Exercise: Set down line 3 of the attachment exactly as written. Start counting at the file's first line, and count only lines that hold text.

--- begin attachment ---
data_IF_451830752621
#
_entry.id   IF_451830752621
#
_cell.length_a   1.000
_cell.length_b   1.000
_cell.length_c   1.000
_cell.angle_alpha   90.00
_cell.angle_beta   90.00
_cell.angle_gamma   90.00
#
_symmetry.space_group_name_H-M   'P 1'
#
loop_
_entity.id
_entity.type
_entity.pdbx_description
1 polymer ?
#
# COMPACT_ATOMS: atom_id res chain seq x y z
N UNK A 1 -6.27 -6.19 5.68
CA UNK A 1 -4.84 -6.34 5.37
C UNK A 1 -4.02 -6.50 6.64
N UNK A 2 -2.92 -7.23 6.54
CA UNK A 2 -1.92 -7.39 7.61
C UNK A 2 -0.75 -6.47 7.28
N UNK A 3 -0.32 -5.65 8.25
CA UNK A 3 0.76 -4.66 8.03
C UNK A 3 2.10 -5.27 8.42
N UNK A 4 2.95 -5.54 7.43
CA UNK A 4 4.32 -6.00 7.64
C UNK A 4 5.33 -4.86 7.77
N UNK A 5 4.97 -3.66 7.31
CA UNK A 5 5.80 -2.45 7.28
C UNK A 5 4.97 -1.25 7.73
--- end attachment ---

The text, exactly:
_entry.id   IF_451830752621